They not only celebrate their festivals, but they also have been practicing their culture to a deeper extent through which Sherpas throughout the country see Solukhumbu as the land of Sherpas. While the living conditions in Solukhumbu are not the most favorable in comparison to other developed parts of Nepal, the people in this district in the Khumbu region have grown used to the conditions as well as the way of livelihood here. While most of the Sherpas first started as farmers, traders, and monks when they shifted to Solukhumbu, they went on to pursue mountaineering and have been able to earn a lot by becoming guides, porters, and establishing tea houses and hotels in the Solukhumbu area.
History of Sherpas in Solukhumbu
The Sherpas in Solukhumbu have spent a century in mountaineering activities, which is also what they are most famous for all around the world. Likewise, these Sherpas are new inhabitants who migrated from Tibet only around 600 years ago from Rongshar to the west and then via the Nangpa La pass. Khumbu valley was the first place they entered when they came to Nepal. A fact that is underlooked about the Sherpas in the Solukhumbu district is that four different clans of Sherpas migrated at different periods of time from Kham of Tibet to Solukhumbu. These four clans of Sherpas belonged to either the Minyagpa clan, Thimmi clan, Sertawa clan, or Chawa clan. Eventually, these clans also separated into 20 different clans, which are all the different clans of Sherpas of the present day.
By the 1400s, Sherpas in Nepal had already gained a great amount of autonomy in the land of Solukhumbu. However, conflicts with China over the past years also affected the Nepal government’s focus and influence on the Sherpa community. By 1976, Sagarmatha National Park was one of the biggest attractions for visitors who belonged to the Sherpa community as well as those who were not from the community. The national park became a great and newly found source of income for the Sherpas.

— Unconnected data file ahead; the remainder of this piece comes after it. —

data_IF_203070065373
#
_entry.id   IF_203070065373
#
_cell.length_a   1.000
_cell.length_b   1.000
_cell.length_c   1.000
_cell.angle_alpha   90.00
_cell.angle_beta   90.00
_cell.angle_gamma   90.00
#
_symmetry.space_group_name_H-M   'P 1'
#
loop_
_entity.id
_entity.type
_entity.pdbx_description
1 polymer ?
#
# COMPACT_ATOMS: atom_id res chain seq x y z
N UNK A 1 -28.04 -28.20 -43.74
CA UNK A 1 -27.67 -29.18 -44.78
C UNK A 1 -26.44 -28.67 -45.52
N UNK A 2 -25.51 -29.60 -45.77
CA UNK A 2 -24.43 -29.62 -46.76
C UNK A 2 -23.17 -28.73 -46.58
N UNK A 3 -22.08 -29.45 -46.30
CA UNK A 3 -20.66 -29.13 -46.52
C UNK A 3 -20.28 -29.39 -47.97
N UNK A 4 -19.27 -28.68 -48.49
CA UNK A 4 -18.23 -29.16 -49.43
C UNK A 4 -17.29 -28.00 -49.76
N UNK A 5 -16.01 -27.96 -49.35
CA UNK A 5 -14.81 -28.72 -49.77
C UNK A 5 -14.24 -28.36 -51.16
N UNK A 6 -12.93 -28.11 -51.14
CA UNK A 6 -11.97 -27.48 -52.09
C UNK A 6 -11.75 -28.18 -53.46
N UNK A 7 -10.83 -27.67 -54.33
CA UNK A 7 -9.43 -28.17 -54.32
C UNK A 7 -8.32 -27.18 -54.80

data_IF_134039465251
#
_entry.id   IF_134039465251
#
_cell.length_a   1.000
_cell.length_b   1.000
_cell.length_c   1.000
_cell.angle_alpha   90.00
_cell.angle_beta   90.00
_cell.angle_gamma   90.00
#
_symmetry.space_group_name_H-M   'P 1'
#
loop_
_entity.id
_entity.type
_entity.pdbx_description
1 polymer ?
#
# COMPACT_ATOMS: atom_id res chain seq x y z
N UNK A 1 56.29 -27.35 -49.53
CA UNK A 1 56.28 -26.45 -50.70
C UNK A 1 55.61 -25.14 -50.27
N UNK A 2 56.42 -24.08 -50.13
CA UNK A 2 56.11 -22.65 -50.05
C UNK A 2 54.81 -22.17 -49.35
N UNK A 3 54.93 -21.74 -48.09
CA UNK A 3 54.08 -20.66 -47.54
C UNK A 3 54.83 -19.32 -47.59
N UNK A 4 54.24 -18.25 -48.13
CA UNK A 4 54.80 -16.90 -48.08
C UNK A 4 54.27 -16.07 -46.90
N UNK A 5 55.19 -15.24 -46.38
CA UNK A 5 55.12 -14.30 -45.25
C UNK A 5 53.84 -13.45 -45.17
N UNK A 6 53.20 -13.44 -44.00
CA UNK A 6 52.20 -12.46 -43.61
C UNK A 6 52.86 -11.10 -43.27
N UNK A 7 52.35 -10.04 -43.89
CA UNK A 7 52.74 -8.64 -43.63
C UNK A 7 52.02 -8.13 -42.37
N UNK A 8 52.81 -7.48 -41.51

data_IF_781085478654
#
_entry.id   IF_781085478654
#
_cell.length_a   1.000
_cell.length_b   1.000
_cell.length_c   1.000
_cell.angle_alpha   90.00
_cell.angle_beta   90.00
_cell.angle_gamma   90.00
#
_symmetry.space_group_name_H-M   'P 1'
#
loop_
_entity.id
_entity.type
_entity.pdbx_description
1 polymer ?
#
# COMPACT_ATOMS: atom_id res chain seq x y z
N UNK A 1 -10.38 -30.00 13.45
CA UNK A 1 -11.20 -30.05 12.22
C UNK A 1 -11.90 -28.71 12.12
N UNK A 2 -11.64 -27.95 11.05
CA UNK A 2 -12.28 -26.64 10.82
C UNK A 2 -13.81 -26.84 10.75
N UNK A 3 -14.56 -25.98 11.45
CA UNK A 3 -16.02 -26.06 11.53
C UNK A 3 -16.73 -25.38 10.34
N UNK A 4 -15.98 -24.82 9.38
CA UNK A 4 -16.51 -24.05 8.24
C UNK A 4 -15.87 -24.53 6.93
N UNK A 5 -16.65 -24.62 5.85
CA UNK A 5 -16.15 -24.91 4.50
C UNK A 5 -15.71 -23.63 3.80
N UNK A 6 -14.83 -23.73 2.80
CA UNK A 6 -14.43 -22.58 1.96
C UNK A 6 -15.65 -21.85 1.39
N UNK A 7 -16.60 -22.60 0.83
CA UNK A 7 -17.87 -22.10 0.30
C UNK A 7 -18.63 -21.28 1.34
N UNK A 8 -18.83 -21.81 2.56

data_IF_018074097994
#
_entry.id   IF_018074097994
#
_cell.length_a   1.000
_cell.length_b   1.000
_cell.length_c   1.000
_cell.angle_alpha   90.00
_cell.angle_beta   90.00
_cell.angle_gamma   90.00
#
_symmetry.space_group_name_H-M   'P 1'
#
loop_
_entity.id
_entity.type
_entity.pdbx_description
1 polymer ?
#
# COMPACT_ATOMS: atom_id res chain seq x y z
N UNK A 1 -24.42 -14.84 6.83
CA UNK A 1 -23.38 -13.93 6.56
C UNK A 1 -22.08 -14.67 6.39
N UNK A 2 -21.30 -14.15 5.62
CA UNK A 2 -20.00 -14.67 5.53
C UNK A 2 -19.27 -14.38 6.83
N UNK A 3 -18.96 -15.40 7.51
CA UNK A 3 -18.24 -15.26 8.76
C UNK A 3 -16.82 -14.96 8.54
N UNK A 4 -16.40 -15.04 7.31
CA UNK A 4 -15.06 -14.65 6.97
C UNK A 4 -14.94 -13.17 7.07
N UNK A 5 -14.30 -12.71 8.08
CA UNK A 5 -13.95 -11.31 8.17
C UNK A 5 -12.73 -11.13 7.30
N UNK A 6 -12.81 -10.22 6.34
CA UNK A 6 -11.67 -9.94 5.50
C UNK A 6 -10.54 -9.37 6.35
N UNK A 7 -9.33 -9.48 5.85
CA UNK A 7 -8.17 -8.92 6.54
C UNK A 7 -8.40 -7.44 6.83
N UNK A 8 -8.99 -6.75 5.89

Morever, Solukhumbu was not always known by its present name. The Sherpas were known as Shyar Khamba, which refers to the people who shifted from the East. And the land they moved to was known as Shyar Khamba, translating to land with the people from the East. The Shyar Khamba residents were slowly called the Sherpas. Though this community has been said to have moved originally from Tibet, a recent Nepal Ethnographic Museum (2001) study proved a fact that these people had been moving from one place to another since their very beginning as Alpine pastoralists and traders. Similarly, it is almost impossible to come to a fixated conclusion as to where Sherpa people originated from, though there are several assumptions associated with it.
Why did Sherpas migrate from Tibet to Solukhumbu?
One of the major reasons why Sherpas migrated from Tibet to Solukhumbu is that there were several feuds against Mahayana Buddhism in Tibet around six hundred years ago. The religious conflicts of the 13th and 14th centuries with regard to this religion led to many people from Tibet moving to the neighboring land. Ü and Tsang were passed before they crossed the Himalayas.
A unique way of life in Solukhumbu
The Sherpas of Solukhumbu have been living a unique way of life. Their respect for their ancestral traditions and nature has brought them very close to both natures as well as a life that not many people in other parts of Nepal live. Urbanization in Nepal has not had any influence on the lifestyle of the Solukhumbu residents, and a lot of them still live under the conditions that they did several years ago. Though rural, there have been several progresses throughout the years among Sherpas of the district.